Family unit still strong, research says

Families are surviving despite predictions of their demise decades ago, new research reports.
By AAP July 7, 2010 Reading Time: 2 Minutes Print this page

DIRE PREDICTIONS 30 YEARS ago that the family unit would not survive amid declining marriage rates and rising numbers of divorce have failed to materialise, figures show.

Data collected over the past three decades by the Australian Institute of Family Studies shows families have changed considerably, but were still the basic unit caring for each other and raising children. Most families – 72 per cent – with at least one child under 18 from 2006 to 2007 were considered “intact”, with no stepchildren.

Single-mother families accounted for 17 per, step families 4 per cent, blended families 3 per cent and families headed by single dads 3 per cent.

Families with two parents were now more likely to both be employed with one working full-time and one part-time.

Couples were also having fewer children, with two the preferred number. The average household size had fallen from 3.5 family members in 1966, to 3 in 1980 and 2.6 in 2006. The number of households made up of couples without children in 2006 matched couples living with dependent children.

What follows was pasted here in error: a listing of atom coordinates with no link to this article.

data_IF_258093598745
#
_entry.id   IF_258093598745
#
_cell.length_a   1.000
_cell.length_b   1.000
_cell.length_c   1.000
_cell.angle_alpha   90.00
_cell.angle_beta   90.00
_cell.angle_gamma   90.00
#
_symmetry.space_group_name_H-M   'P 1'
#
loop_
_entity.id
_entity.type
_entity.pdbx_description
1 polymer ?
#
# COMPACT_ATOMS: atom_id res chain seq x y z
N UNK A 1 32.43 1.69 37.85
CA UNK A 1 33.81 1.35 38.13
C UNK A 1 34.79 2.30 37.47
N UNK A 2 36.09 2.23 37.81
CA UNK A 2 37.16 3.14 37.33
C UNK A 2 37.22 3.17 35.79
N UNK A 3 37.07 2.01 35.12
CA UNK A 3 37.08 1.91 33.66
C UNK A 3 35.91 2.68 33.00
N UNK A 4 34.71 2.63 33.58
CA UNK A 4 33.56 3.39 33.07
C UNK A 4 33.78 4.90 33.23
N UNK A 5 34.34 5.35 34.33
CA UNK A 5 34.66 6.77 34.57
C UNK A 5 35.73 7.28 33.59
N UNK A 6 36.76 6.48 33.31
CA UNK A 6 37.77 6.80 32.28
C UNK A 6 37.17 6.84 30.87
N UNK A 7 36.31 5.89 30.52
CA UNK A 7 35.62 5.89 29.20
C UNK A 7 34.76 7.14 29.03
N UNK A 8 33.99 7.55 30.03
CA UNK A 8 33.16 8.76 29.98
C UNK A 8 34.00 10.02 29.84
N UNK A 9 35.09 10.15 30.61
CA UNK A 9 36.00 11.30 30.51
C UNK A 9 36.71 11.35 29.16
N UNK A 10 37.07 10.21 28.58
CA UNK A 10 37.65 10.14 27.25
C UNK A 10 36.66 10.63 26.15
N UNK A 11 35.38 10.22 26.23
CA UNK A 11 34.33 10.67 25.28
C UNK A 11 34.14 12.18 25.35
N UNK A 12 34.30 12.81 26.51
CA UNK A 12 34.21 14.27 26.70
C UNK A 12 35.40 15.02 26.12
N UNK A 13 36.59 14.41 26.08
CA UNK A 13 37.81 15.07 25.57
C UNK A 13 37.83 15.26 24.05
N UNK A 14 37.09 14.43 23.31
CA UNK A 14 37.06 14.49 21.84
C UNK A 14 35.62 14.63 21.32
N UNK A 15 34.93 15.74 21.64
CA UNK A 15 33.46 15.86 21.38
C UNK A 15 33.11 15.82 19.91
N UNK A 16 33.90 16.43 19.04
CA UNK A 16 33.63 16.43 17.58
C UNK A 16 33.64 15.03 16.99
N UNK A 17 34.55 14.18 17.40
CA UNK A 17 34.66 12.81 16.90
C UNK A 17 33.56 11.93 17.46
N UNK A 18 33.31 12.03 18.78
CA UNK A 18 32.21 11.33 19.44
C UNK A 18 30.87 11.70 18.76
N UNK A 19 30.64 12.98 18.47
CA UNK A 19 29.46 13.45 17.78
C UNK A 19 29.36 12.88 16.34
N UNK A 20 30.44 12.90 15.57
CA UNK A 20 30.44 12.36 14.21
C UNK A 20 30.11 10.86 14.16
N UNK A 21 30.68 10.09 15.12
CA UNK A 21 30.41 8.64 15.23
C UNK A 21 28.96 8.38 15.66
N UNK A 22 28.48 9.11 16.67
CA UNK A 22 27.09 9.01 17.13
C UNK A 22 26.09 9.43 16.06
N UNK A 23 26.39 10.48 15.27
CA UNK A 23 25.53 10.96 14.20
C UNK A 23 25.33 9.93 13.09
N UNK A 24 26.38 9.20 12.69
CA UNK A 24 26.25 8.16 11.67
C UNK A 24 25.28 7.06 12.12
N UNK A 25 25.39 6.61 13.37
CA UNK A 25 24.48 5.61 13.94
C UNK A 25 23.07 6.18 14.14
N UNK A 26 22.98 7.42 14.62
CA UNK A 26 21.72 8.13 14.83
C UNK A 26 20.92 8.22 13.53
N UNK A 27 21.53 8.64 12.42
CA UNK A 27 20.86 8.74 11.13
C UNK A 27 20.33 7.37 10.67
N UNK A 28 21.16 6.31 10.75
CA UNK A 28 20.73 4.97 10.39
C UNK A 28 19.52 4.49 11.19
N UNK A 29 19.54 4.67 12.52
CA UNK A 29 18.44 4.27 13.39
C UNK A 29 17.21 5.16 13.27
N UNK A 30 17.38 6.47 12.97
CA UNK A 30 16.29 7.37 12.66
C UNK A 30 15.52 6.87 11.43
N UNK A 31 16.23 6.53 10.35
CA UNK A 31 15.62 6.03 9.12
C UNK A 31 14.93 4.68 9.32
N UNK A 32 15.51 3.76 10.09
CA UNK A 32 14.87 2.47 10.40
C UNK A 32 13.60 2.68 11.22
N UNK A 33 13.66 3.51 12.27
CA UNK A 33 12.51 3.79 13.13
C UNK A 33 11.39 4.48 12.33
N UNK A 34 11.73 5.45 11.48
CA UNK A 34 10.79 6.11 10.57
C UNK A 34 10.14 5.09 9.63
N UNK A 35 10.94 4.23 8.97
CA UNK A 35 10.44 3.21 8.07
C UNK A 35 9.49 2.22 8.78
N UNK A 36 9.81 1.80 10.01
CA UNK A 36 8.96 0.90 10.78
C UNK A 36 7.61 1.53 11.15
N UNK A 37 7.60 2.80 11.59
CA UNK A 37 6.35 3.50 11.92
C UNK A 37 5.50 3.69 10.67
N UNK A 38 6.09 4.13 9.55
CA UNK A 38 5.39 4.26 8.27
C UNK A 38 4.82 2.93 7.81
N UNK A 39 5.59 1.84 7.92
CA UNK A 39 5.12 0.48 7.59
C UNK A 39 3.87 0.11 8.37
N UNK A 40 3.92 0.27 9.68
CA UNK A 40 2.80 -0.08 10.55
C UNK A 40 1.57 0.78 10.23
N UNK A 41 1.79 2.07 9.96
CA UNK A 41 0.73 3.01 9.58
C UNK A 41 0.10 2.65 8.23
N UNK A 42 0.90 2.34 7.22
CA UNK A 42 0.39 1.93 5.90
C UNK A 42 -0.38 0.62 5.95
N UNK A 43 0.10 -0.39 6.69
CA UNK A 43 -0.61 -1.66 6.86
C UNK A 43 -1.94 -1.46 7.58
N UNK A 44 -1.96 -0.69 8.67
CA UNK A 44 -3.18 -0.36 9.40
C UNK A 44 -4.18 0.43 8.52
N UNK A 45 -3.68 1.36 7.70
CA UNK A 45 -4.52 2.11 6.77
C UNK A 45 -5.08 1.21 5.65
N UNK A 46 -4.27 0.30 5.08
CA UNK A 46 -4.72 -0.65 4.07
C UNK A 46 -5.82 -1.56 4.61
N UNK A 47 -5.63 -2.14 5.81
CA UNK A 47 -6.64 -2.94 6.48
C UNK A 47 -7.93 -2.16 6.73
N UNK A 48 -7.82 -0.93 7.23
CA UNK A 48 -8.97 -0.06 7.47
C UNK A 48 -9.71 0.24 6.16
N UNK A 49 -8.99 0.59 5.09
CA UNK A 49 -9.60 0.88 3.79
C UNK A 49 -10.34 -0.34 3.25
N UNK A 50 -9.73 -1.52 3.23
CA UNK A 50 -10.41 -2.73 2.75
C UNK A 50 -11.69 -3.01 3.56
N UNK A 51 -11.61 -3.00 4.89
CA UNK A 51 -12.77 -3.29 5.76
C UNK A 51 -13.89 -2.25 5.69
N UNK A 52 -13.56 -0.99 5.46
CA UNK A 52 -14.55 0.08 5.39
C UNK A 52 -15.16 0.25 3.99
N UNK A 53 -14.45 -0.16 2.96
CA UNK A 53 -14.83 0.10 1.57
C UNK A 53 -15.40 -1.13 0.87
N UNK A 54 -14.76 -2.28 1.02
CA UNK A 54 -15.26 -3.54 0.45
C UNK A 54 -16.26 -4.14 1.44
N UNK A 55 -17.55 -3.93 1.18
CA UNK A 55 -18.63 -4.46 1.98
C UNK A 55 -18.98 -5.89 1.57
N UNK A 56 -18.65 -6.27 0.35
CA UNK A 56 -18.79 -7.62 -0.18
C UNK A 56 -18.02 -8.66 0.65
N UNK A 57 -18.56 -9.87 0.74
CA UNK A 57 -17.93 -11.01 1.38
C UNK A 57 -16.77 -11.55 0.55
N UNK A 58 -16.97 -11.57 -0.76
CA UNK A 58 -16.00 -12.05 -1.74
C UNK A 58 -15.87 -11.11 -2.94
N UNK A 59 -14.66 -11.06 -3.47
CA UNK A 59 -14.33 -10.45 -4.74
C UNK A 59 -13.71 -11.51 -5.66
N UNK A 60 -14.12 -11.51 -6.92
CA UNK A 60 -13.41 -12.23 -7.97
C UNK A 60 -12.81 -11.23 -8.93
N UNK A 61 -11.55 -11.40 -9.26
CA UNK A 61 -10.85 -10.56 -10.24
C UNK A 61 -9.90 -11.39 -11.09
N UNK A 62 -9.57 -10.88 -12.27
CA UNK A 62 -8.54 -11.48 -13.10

Australian Institute of Family Studies director Professor Alan Hayes said the long-term study showed the family unit was still intact, albeit in a dramatically altered form.

“In the early eighties some people wondered whether the family would actually survive,” he said in a statement. “The marriage rate was declining and more people were living together.

“The divorce rate had also increased dramatically when the Family Law Act came into force in 1976. Compared with 30 years ago, parenthood today tends to start later in life, couples tend to have fewer children, and both parents are likely to be in paid employment. Despite these changes, the family unit has thrived and continues to play a central role in shaping the health and wellbeing of all immediate family members.”

Other major changes in family trends include that considerably more couples were living together before getting married – 78 per cent in 2008 compared to 23 per cent in 1980 – while the number of babies born out of wedlock had increased seven-fold.

About 4.8 per cent of infants were born outside marriage in 1960, which doubled to 8.3 per cent in 1970 and increased to 12.4 per cent in 1980 and 34.4 per cent in 2008.